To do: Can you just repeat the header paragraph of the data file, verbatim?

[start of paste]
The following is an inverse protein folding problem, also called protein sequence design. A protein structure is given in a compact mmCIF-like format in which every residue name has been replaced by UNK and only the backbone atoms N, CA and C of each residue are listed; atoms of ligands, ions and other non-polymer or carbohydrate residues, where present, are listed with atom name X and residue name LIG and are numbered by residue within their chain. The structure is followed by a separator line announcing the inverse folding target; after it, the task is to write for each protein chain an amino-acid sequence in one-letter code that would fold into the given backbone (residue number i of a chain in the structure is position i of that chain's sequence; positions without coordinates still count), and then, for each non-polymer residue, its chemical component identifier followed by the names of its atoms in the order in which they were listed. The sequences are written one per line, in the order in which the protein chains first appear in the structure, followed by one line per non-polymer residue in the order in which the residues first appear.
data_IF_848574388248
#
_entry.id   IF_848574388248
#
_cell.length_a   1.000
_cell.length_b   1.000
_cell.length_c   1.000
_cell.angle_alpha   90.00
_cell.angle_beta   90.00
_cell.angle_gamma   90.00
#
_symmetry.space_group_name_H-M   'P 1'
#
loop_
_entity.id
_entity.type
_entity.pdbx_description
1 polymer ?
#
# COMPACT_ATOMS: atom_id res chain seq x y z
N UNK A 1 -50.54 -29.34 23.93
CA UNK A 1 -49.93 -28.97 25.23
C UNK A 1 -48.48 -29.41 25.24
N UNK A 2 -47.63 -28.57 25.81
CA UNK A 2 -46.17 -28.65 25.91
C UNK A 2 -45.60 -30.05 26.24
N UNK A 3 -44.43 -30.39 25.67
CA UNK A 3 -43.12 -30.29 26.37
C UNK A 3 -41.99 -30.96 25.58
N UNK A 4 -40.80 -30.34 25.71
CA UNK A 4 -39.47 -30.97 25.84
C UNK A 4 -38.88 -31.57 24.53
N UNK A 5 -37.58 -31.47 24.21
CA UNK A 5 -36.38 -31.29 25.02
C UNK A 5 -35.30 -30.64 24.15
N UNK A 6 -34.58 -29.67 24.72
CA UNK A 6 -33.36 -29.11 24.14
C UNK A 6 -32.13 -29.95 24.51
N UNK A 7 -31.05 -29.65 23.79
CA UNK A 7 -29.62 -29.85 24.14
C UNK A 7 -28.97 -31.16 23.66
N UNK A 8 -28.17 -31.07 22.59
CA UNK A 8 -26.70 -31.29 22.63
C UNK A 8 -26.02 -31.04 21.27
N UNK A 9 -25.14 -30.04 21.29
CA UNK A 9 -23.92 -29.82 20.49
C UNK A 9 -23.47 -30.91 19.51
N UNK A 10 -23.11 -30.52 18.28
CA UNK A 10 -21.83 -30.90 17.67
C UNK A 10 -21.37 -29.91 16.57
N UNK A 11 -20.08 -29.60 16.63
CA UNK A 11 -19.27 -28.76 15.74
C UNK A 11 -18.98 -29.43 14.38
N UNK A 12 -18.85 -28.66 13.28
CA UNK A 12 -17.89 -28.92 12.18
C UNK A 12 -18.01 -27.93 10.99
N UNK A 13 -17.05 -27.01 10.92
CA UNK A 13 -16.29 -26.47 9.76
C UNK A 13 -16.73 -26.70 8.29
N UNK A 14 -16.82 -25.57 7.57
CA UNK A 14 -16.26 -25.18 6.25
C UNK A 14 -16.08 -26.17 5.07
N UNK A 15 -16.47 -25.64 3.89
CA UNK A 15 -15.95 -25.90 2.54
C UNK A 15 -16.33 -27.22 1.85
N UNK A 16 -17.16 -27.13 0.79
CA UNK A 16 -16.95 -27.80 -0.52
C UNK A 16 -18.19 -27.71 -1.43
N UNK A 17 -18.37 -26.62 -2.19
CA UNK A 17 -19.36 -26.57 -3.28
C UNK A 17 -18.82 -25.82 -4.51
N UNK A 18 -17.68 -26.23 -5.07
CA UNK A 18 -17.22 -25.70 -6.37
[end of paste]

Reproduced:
The following is an inverse protein folding problem, also called protein sequence design. A protein structure is given in a compact mmCIF-like format in which every residue name has been replaced by UNK and only the backbone atoms N, CA and C of each residue are listed; atoms of ligands, ions and other non-polymer or carbohydrate residues, where present, are listed with atom name X and residue name LIG and are numbered by residue within their chain. The structure is followed by a separator line announcing the inverse folding target; after it, the task is to write for each protein chain an amino-acid sequence in one-letter code that would fold into the given backbone (residue number i of a chain in the structure is position i of that chain's sequence; positions without coordinates still count), and then, for each non-polymer residue, its chemical component identifier followed by the names of its atoms in the order in which they were listed. The sequences are written one per line, in the order in which the protein chains first appear in the structure, followed by one line per non-polymer residue in the order in which the residues first appear.